The story goes that Lincoln received a letter from an 11 year old New York girl, Grace Bedell, who suggested that his thin face would look better with a beard. He grew a beard soon after that. Who knows? It may have helped him win the election. Other presidents with beards were Grant, Hayes, Garfield, and Harrison. Truman supposedly grew a beard while he was on vacation. 

5. Washington-- Had three hoe cakes and tea most mornings for breakfast.
      Hoe cakes were made from cornmeal and were originally baked on a hoe.

6. Washington-- Introduced the mule to America.
     Washington was looking for something that might work better than a horse for work around the farm. The mule, which is a cross between a male donkey and a female horse, seemed to fit the bill.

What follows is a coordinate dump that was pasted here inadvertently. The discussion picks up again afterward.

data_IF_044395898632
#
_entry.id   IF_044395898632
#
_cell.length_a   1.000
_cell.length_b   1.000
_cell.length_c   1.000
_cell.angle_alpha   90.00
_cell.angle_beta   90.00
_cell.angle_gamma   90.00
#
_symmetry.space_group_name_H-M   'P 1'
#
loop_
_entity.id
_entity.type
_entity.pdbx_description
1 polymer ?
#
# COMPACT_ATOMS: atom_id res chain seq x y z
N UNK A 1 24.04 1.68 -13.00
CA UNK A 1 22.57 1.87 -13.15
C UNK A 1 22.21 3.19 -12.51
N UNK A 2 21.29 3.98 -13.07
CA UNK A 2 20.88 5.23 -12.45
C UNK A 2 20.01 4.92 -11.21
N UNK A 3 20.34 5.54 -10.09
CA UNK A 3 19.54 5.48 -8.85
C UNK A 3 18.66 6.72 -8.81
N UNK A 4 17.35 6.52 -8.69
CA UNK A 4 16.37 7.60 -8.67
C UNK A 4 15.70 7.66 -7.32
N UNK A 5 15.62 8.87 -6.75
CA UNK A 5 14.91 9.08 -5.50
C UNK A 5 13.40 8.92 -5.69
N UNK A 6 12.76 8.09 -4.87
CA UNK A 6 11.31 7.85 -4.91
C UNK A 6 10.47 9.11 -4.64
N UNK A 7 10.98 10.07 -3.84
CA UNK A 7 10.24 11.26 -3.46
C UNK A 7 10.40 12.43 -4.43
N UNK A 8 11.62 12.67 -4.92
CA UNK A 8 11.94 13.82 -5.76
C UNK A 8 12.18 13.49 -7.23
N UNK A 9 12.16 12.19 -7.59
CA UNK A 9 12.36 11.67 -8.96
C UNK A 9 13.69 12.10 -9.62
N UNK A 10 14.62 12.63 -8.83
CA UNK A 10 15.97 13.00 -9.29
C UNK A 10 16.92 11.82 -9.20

7.  Washington-- Had red hair when he was young.
     Washington had red hair when he was young and contrary to popular belief, he never wore a wig. However, he did powder his hair which was fashionable at the time. 

8. Lincoln-- His formal education was only 18 months.
     Lincoln only went to school a few weeks here and there when he was not working. However, he always had a book in his hand including when he was plowing a field. 

9. Lincoln-- He patented a system to alter buoyancy of steamboats.
     His device was never manufactured, but he is the only US president to hold a patent. 

10. Washington-- Had no biological children.
     However, he raised two step-children from his wife, Martha, and helped raise two of his step grandchildren when their father, John, died. Lincoln was the father of four boys of which only one survived into adulthood.

Bonus: Both Washington and Lincoln were born in February. What days are their birthdays on?